The Wild enters the playoffs Tuesday night as a decided underdog, a long shot to upset the uber-skilled Chicago Blackhawks. Many in the hockey world are predicting a nice, clean tuneup for the NHL’s best team.
“That’s beautiful,” Wild owner Craig Leipold said. “Are you kidding me? There’s no pressure on us. Everybody thinks it’s going to be a short series. Well you know something, those guys on the ice, they like this position.”
Of course, what is Leipold supposed to say? That his high-priced team put itself in the worst possible situation after floundering the final month of the regular season?
That’s the Wild’s reality though. The team drew this dance card by virtue of waiting until the final day of the regular season to secure a playoff berth. Rather than jockeying for better seeding, the Wild spent the past few weeks hanging on for dear life.
“We made it harder on ourselves to get here,” defenseman Ryan Suter said. “We expected to get to the playoffs. Once you’re in the playoffs, you can’t be satisfied. There’s a lot of teams that make the playoffs. It’s the special teams that can go far and get a good run.”
That’s the mindset Wild players should embrace now. They can’t undo April. Their season ultimately will be defined by what happens next.
Any postseason qualifies as an important accomplishment — especially for an organization that has experienced it only four times overall and none since 2008 — but this should not be viewed as the finish line. For this team, reaching the playoffs was merely the minimum expectation.
“I don’t think you’re going to find a lot of guys who are relaxing now and exhaling and just being satisfied that we’re here,” Zach Parise said. “We’re not just happy that we made it.”
Team officials sure look relieved though. The anxiety that engulfed the organization last week made everyone act tighter than Ebenezer Scrooge. Nobody wanted to venture down that other dark path.
“A lot of stress,” Leipold said.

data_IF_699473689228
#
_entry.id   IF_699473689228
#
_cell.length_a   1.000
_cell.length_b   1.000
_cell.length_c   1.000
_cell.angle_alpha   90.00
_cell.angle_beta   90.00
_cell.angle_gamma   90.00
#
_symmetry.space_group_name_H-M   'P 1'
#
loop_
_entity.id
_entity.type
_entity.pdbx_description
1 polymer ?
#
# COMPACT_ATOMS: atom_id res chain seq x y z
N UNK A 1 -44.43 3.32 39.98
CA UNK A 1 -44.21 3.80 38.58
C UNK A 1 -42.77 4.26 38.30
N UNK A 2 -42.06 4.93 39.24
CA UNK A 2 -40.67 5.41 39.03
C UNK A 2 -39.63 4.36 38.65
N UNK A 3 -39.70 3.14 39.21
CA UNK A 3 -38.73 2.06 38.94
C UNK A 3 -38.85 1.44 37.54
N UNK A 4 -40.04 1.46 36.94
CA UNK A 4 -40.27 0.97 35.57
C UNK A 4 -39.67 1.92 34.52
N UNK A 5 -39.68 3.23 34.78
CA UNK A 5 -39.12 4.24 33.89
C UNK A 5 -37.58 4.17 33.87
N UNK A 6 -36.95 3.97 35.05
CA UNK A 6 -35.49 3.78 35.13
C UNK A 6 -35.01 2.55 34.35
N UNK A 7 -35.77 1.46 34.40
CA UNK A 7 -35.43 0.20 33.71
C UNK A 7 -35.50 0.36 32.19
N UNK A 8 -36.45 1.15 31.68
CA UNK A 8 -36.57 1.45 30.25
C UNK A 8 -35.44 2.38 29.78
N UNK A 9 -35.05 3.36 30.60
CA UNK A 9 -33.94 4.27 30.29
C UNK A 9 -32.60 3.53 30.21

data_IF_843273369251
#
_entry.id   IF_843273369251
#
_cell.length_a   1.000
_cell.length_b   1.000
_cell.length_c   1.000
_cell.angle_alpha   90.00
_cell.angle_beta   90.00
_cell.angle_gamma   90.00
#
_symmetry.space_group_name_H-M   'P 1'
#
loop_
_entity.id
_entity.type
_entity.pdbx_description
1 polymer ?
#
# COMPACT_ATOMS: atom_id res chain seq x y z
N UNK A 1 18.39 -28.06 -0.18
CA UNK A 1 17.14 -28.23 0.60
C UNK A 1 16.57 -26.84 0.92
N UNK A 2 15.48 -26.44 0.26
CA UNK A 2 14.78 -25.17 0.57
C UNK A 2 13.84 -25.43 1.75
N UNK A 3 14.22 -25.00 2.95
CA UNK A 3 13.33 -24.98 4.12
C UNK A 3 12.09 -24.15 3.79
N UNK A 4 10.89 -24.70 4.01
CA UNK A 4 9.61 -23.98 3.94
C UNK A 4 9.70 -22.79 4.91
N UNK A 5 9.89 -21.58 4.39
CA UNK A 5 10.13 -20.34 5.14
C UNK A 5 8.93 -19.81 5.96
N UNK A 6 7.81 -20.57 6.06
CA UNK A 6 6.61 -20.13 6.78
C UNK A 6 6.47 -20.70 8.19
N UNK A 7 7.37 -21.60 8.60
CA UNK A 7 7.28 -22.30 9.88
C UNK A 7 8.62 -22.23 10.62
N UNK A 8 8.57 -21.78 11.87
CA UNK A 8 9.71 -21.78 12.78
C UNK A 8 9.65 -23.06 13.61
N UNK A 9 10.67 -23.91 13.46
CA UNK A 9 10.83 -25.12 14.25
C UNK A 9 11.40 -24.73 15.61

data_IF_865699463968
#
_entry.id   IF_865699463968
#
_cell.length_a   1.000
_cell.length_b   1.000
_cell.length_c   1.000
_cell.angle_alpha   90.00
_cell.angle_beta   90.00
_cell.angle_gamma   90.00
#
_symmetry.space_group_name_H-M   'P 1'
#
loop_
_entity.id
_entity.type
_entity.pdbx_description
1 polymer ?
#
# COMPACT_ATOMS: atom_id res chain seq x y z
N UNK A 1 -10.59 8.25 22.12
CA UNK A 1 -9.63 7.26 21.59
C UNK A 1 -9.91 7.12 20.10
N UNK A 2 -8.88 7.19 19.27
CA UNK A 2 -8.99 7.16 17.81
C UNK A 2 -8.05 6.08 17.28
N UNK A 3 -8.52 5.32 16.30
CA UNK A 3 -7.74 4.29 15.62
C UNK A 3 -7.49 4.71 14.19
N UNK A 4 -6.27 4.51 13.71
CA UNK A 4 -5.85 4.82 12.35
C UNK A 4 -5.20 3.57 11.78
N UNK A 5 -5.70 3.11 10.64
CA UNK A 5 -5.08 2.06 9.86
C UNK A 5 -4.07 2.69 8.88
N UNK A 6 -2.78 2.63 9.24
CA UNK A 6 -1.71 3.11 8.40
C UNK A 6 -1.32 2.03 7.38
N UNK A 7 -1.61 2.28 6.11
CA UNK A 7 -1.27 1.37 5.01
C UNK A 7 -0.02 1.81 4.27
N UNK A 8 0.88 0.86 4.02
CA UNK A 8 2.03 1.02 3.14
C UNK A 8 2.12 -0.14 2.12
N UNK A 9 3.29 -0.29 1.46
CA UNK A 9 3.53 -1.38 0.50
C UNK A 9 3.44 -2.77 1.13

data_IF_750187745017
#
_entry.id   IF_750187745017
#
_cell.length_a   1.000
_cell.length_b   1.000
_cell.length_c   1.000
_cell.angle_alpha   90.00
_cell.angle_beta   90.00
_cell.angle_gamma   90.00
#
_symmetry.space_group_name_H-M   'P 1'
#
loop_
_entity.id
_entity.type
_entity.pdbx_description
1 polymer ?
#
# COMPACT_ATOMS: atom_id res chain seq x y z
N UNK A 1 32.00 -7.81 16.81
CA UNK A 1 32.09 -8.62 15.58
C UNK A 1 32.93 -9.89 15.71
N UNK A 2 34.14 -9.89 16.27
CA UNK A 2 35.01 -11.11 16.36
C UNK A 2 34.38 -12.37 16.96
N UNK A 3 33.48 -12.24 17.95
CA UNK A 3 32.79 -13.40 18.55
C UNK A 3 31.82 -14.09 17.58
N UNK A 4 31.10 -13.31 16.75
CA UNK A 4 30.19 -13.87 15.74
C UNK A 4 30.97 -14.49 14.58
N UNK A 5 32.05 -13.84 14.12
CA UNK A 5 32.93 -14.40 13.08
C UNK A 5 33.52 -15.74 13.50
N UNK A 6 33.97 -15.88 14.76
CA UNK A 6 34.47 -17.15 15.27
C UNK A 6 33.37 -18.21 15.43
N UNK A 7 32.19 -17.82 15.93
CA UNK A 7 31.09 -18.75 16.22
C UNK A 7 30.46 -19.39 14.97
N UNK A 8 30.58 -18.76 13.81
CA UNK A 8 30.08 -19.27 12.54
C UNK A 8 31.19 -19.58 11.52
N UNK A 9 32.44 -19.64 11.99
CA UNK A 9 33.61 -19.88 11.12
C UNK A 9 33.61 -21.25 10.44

Weighty expectations followed the Wild the moment Leipold ignited a Fourth of July boomer that showed his organization was no longer a middling franchise governed more by patience than ruthless ambition. Tired of watching the playoffs at home every spring, Leipold executed a $196 million power play to sign Parise and Suter last summer and bankrolled one of the highest-paid rosters in the NHL this season.
Like any businessman, Leipold wants to see a return on his investment and a playoff series that includes three home games should result in a profit between $4 million and $5 million. In terms of its on-ice trajectory, Leipold believes the organization has a five-year window to maximize the talents of his core group.
“I think we all believed that we had a team that was built to be in the playoffs,” Leipold said. “It’s fair to say, our expectation is that we would make the playoffs. We’ve done that. Now let’s see where it goes.”
The Wild banged the underdog drum loudly on the eve of Game 1, which came as an abrupt shift from the nervousness that festered last week. It’s impossible to predict anything with this team because we’ve seen the Wild at its best and its worst, and you could fit a canyon between those two extremes.
Wild coaches and players are fond of saying that they make life hard on themselves, to the degree that it has become their unofficial motto. In other words, this team is incredibly inconsistent.
But then again, anything can happen in playoff hockey. A goalie gets hot, a team gains (or loses) confidence, a puck goes off a player’s rear end for a goal in a close game. Playoff hockey is different from any other sport that way. It’s more unpredictable and seeding often becomes less relevant. The Los Angeles Kings won the Stanley Cup last season as an eighth seed.
“We’re using that as our model,” Leipold said.
The 2003 Wild team serves as an another example. In the eyes of many, that team had less than zero chance of upsetting the big, bad Colorado Avalanche. But the Wild executed its game plan perfectly, started to believe and hopped a magic carpet ride all the way to the Western Conference finals.
Can history repeat itself? The odds say no, but at least the Wild has a chance. This challenge is not mission impossible. It’s merely the toughest road possible.
Chip Scoggins • firstname.lastname@example.org